Amidst a cavalcade of new products, mostly aimed at gamers, Acer carved out some space for its line of Chromebooks. The Acer Chromebook 715 and Chromebook 714 are two laptops that crank things up a notch for business and enterprise users. Featuring metal chassis, large screens, and plenty of battery life, Acer hopes these machines find some office space.
Acer Chromebook 715 and Chromebook 714 hands-on
Acer calls the Chromebook 715 and Chromebook 714 “premiere” devices. Each is made with aluminum and meets the MIL-STD 810G for toughness, but they don’t quite live up to the premium pitch. The aluminum has a bright silver polish to it and a hint of texture. Up close, it’s clear the aluminum is not of the highest grade.
From a few feet away, the 715 and 714 appear to be slim and light. The simple design features straight lines and smooth surfaces. Even so, the devices are not as slim and portable as business users might prefer.
The Chromebooks are not as slim and portable as business users might prefer.
With 15- and 14-inch screens, respectively, the 715 and 714 are quite large. With the additional number pad on the 715, it’s a bit larger than a normal 15-inch laptop might be otherwise. I wouldn’t call the Chromebooks heavy, but they aren’t nearly as portable as Acer’s TravelMate P6 executive laptop.
Both laptops have a full-sized keyboard and a Gorilla Glass trackpad. I liked the trackpad, which felt smooth and responsive. I didn’t care much for the keyboards, which felt a bit spaced out. Key action was perhaps too bouncy, meaning the whole keyboard moved as I pounded out a few sample sentences.
The 715 adds a standard number pad to the right of its keyboard. This is helpful for business types who may have a lot of spreadsheets to manage (OK, it could help some lightweight games, too). The 715’s keyboard is backlit, where the 714’s is not.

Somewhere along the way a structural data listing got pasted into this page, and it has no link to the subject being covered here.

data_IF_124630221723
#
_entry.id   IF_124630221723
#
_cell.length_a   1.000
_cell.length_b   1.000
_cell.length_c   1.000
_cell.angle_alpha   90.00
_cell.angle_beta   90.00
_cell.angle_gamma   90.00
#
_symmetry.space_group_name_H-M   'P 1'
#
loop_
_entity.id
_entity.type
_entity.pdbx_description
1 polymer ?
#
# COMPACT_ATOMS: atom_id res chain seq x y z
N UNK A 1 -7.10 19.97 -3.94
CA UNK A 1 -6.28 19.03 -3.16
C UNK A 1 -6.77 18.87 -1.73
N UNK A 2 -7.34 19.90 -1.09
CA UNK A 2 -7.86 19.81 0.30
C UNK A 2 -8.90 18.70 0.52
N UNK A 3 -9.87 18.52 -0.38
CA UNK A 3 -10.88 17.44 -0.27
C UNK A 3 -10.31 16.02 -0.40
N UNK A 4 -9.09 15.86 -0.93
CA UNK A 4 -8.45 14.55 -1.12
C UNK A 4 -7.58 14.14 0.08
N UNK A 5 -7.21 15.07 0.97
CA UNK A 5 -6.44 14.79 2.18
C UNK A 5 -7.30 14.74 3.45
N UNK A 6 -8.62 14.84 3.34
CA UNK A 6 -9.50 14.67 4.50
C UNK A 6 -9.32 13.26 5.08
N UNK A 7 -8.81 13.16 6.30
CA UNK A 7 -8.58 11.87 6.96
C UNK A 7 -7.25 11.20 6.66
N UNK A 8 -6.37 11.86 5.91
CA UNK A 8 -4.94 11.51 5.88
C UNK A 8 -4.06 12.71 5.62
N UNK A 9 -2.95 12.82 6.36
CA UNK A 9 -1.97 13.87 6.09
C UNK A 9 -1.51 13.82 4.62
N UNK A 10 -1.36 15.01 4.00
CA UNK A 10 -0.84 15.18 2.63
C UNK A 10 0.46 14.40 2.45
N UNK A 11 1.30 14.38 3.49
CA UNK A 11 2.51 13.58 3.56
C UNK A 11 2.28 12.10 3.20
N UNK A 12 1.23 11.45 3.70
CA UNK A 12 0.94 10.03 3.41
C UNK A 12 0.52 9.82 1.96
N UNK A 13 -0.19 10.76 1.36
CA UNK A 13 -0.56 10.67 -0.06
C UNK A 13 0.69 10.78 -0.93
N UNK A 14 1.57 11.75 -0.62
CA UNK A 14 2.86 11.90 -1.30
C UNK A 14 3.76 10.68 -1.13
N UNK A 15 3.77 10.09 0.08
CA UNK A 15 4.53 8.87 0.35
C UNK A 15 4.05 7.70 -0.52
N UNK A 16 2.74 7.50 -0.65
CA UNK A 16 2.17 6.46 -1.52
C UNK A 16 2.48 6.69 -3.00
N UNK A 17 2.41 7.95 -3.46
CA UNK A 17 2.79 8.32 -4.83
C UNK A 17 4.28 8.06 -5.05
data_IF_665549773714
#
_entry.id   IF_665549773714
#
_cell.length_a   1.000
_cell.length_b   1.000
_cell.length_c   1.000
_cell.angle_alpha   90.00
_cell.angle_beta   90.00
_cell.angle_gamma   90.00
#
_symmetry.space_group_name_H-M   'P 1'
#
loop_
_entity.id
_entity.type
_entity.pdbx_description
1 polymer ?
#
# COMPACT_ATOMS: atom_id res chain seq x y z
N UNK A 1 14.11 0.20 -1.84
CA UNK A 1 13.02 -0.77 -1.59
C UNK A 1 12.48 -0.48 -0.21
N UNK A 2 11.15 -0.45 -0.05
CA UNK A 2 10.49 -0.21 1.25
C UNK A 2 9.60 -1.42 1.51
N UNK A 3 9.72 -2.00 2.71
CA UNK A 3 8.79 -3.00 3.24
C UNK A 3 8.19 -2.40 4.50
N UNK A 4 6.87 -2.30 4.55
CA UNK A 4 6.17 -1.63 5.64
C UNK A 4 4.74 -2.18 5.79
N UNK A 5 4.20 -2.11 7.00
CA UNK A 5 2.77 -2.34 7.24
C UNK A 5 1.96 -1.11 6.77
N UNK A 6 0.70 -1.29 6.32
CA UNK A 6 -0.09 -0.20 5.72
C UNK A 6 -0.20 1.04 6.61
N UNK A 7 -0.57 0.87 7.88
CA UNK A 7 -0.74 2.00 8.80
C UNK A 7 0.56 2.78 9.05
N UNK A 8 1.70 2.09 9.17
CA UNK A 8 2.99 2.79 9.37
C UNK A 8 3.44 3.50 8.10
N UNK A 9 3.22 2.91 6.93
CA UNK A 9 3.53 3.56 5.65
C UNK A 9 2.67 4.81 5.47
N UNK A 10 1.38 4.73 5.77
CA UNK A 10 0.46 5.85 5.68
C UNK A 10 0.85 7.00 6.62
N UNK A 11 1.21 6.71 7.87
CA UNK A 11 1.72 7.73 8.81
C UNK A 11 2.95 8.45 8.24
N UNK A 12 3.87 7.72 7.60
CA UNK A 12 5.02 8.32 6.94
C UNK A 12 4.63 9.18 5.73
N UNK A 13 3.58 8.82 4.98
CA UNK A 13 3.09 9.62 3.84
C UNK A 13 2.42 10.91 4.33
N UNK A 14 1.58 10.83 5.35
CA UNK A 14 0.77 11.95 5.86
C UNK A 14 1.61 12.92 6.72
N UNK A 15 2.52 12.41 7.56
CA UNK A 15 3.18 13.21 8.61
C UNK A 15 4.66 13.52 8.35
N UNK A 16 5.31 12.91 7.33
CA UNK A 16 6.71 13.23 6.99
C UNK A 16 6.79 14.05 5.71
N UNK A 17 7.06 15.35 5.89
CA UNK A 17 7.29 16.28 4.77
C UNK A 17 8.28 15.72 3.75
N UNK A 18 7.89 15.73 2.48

I like that there’s a fingerprint reader. The reader isn’t a traditional pad on which you place and hold your finger. Instead, it’s a thin bar that requires you to swipe your finger down it to get a reading. Combined with Citrix Ready Certification and the baked-in security of Chrome OS, the platform is ready for the IT department to manage.
The screens did not impress me much. They are 14- and 15.6-inches across the diagonal for the 714 and 715, respectively, and rely on IPS LCDs at Full HD resolution. Perhaps I’m spoiled by higher resolution, brighter displays, because these came across as dim and lacking in pixels. Viewing angles were just okay, but at least they weren’t too reflective (no glossy coating). Both screens are available in standard and touch configurations.
The two Chromebooks come with a fairly decent set of ports. You’ll find a USB-C 3.1 port on each side, in addition to microSD card readers, and headphone jacks. This is better than some high-end machines.
You'll find a USB-C 3.1 port on each side, a microSD card reader, and a headphone jack.
Things we weren’t able to test include the battery life and responsiveness of the overall system. The machines on-site were locked in demo mode. Acer claims the batteries will last up to 12 hours, and the Intel chipset inside will provide enough oomph.
Speaking of processors, at the top end you’ll find an 8th Gen Intel Core i5, though you can ramp that down to a Core i3, and even Celeron and Pentium Gold if your business really needs to save some cash. Memory options include 8GB and 16GB, and storage options include 32GB, 64GB, and 128GB. Other specs include 802.11ac Wi-Fi and Bluetooth 4.2.
Interested in either? The 714 arrives in April with a starting price of $549. The 715 won’t show up until June with a starting price of $499.
Let us know what you think about the Acer Chromebook 715 and Acer Chromebook 714 in the comments below!